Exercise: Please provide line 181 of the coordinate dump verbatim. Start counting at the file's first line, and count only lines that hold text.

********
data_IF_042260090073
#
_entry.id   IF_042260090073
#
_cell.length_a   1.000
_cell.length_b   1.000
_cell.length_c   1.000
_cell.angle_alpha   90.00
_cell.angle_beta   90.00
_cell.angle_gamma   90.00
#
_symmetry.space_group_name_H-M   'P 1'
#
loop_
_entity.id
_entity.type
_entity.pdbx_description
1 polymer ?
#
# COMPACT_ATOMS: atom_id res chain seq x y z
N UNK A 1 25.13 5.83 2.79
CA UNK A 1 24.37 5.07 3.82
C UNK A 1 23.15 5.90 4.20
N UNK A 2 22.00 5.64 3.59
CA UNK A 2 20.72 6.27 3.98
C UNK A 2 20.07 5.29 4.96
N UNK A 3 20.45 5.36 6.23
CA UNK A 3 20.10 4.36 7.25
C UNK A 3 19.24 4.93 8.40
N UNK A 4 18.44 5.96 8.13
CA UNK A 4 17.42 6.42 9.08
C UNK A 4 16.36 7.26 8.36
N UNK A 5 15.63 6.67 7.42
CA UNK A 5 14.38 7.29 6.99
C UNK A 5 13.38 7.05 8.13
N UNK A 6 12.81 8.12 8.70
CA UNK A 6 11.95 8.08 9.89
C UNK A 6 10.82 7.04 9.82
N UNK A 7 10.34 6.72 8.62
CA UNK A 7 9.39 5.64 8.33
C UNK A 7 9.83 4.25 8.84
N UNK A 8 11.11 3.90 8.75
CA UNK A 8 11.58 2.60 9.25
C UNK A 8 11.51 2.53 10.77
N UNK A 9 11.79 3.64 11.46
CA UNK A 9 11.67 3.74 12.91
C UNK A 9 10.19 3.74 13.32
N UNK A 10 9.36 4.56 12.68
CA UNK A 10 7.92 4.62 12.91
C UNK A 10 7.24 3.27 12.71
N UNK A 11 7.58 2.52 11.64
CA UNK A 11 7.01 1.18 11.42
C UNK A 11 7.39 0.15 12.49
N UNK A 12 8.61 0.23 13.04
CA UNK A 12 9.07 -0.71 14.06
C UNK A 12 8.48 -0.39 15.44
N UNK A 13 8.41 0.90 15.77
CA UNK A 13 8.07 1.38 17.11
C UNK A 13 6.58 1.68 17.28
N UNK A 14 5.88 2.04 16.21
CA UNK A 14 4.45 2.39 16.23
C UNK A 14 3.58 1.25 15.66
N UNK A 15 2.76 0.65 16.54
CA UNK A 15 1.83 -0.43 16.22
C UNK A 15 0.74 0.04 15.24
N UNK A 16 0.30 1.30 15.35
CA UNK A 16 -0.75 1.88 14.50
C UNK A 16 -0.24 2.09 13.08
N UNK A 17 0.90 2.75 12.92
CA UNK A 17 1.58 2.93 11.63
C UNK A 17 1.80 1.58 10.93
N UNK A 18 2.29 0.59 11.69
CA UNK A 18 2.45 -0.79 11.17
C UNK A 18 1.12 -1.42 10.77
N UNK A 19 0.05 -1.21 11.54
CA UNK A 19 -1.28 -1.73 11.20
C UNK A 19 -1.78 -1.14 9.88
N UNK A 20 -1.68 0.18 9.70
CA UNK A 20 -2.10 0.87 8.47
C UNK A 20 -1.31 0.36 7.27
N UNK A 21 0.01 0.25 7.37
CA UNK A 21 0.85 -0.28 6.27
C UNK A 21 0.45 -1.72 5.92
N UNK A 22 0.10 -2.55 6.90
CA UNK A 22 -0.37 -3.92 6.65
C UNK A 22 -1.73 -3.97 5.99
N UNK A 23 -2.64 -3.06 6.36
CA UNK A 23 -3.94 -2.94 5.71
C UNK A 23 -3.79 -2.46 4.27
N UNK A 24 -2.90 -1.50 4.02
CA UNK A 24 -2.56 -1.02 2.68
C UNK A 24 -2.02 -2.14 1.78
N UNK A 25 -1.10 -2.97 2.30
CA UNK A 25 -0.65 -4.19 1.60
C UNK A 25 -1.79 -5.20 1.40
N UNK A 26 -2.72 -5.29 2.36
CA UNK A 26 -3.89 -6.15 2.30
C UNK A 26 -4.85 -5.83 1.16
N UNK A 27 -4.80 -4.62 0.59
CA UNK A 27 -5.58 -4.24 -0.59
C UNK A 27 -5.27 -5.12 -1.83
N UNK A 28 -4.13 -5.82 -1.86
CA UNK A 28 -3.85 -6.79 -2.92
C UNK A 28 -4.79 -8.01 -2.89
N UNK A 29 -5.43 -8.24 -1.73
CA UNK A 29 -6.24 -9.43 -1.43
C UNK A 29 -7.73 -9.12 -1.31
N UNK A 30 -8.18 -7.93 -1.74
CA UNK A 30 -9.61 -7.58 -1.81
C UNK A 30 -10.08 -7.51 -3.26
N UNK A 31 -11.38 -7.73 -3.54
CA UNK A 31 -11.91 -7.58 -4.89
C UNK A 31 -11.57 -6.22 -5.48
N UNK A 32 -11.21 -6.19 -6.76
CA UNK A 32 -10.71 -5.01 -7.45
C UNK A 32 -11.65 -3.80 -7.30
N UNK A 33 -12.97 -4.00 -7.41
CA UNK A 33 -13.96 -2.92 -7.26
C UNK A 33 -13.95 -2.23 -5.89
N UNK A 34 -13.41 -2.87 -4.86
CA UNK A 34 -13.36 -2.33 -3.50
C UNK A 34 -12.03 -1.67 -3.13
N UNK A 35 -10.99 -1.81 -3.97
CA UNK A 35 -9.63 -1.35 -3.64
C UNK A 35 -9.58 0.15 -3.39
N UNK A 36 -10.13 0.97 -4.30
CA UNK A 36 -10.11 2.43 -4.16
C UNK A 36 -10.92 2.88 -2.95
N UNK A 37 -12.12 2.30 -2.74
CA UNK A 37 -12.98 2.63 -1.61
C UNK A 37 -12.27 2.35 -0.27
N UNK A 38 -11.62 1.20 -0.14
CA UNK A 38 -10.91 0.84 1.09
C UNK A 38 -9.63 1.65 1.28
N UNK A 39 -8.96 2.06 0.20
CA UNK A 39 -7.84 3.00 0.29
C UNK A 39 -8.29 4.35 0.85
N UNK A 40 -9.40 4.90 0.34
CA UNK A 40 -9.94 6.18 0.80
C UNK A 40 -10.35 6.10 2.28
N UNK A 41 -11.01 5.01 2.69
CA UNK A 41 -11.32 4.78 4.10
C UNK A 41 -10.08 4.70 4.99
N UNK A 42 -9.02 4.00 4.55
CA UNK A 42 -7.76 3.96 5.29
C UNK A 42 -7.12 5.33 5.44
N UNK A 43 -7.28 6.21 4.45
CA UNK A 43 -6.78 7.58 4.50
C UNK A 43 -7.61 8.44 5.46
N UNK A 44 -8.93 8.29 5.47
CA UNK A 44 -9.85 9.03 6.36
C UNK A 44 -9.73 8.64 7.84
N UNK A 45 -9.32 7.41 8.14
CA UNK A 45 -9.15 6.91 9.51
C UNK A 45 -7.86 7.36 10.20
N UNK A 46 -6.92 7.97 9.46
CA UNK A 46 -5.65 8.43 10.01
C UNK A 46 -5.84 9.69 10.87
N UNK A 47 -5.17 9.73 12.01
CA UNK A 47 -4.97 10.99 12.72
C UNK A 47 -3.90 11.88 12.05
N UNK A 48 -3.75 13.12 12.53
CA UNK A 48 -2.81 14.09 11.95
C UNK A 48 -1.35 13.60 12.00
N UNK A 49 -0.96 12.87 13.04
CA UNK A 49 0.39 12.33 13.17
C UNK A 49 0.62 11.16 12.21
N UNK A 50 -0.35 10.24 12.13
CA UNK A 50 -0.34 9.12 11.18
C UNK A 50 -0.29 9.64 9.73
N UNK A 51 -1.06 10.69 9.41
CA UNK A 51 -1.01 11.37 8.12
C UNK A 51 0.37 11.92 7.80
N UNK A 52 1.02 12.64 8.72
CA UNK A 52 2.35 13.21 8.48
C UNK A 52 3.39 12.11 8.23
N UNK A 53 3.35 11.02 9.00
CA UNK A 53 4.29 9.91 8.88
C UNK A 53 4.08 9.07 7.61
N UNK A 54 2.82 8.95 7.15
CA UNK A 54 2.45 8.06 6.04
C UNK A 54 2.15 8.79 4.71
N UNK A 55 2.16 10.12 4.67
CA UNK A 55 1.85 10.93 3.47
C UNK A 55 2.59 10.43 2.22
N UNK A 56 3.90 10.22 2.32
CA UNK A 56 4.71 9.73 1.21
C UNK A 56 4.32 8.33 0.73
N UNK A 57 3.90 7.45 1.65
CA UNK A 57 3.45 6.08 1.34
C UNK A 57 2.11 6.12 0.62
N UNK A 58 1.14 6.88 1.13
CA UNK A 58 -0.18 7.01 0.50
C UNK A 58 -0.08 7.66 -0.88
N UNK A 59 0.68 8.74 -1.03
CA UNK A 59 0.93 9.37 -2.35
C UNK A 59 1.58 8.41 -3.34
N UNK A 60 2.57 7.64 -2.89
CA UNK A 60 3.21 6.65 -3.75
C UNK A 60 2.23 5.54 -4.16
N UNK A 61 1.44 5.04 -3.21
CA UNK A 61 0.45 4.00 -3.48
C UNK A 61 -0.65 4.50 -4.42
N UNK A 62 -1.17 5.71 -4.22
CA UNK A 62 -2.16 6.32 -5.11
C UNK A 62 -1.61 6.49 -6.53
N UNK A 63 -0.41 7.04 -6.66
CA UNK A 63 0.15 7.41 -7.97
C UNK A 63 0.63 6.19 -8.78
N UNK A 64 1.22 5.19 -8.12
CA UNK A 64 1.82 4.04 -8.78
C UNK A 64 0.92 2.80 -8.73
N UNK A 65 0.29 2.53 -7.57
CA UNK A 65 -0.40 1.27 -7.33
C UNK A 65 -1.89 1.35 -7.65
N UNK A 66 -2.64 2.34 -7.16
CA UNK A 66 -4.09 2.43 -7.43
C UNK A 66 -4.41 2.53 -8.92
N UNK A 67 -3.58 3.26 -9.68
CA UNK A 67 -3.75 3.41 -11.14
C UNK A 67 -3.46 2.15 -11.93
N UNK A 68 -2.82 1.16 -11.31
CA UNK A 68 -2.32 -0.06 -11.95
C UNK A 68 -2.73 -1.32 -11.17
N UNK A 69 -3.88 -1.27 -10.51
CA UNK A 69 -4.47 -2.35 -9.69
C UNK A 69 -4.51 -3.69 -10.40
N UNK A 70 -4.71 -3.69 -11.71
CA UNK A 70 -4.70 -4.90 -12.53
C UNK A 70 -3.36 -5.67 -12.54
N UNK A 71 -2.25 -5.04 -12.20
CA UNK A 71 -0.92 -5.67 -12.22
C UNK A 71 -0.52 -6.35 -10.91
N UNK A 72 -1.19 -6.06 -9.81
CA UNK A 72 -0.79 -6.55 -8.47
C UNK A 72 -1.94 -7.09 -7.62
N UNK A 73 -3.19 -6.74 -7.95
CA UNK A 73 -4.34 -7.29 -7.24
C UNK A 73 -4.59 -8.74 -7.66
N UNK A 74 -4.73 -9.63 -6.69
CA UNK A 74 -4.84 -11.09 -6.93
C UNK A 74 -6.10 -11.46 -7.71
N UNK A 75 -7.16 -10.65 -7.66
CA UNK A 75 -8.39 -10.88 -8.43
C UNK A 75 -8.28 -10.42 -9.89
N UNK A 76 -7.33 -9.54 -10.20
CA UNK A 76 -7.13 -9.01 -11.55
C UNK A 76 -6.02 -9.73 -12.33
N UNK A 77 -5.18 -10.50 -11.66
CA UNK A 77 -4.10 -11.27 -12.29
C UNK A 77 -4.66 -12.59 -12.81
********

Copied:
CA UNK A 54 2.45 8.06 6.04